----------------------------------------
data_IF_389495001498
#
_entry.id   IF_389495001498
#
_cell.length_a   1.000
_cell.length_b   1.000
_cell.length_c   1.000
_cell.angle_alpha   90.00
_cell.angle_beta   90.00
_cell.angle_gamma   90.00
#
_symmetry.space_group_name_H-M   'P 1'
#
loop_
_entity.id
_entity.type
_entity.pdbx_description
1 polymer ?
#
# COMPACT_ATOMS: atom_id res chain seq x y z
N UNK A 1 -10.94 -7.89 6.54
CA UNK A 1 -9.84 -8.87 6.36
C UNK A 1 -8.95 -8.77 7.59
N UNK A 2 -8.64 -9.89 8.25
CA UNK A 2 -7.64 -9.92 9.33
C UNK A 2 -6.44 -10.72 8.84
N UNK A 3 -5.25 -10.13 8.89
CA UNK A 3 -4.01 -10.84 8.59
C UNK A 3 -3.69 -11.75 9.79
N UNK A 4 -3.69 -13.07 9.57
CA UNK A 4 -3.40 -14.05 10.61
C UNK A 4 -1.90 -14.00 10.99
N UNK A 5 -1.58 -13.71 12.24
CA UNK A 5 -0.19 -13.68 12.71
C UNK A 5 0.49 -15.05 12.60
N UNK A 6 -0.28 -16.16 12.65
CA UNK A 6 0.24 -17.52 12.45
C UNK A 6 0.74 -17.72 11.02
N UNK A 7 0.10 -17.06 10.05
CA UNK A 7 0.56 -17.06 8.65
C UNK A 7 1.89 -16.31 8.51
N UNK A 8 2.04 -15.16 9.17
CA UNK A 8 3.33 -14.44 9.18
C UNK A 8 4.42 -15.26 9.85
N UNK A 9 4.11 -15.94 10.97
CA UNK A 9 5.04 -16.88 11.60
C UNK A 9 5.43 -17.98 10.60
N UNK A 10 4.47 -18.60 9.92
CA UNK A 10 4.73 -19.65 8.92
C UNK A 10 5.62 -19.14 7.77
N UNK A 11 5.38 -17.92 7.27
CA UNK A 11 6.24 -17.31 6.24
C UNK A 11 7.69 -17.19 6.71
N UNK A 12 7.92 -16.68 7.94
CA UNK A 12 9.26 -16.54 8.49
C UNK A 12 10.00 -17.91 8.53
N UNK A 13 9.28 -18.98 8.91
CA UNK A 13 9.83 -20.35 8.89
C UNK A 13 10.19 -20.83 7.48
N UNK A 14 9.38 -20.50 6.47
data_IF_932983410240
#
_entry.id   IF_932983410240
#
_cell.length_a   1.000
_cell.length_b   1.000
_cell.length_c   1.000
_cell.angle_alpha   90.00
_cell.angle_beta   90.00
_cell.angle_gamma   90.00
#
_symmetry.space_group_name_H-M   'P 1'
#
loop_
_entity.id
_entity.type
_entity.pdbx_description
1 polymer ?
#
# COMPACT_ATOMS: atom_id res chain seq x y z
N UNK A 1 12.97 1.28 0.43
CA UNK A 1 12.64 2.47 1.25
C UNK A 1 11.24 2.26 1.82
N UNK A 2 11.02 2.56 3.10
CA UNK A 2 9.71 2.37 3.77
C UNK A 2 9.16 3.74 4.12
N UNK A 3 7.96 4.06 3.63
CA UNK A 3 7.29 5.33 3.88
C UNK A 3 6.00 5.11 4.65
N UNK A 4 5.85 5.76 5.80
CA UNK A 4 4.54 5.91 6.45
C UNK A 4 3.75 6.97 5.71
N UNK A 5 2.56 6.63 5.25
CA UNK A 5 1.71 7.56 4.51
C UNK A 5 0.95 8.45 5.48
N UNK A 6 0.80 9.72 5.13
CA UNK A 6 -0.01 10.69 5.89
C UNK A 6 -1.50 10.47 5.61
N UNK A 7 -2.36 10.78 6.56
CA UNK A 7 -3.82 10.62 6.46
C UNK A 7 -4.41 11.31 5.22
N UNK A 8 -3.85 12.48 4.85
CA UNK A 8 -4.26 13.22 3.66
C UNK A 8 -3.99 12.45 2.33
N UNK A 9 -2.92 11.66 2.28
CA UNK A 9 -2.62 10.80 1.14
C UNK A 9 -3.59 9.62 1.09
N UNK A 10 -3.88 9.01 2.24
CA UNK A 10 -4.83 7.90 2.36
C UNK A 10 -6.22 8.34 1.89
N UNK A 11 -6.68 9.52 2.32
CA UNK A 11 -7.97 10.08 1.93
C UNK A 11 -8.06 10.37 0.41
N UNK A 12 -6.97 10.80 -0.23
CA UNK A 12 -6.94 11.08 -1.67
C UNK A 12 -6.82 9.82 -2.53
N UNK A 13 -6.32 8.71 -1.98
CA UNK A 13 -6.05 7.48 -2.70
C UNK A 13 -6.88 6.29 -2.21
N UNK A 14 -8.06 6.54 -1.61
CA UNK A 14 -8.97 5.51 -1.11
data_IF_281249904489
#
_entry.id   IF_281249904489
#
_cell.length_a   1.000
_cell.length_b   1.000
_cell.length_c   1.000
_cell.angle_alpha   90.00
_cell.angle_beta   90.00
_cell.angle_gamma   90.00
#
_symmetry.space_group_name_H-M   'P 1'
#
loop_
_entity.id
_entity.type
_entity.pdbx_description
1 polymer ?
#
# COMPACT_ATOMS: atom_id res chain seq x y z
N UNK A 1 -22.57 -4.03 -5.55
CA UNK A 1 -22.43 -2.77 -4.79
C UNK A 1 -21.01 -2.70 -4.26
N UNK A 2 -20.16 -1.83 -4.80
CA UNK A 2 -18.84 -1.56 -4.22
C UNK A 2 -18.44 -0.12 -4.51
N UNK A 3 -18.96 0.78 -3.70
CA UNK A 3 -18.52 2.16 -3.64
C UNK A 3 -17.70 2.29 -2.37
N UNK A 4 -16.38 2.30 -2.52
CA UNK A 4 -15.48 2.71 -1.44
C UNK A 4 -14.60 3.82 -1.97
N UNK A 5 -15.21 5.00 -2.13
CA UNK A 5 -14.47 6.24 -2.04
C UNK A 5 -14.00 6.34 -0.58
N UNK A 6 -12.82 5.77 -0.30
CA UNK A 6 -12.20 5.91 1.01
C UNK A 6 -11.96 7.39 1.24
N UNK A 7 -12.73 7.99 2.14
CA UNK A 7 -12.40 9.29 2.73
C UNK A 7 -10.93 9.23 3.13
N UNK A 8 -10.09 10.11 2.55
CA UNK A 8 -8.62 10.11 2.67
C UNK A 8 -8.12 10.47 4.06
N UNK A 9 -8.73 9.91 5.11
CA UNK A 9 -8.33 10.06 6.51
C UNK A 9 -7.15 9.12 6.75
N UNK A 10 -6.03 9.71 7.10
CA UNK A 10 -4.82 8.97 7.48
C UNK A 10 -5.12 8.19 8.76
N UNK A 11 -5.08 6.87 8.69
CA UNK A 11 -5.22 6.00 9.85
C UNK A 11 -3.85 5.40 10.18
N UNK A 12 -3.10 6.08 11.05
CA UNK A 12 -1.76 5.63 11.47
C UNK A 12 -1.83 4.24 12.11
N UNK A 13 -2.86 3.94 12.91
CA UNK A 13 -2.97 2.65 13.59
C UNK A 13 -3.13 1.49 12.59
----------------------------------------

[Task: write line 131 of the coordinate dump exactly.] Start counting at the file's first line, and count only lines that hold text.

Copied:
_cell.angle_gamma   90.00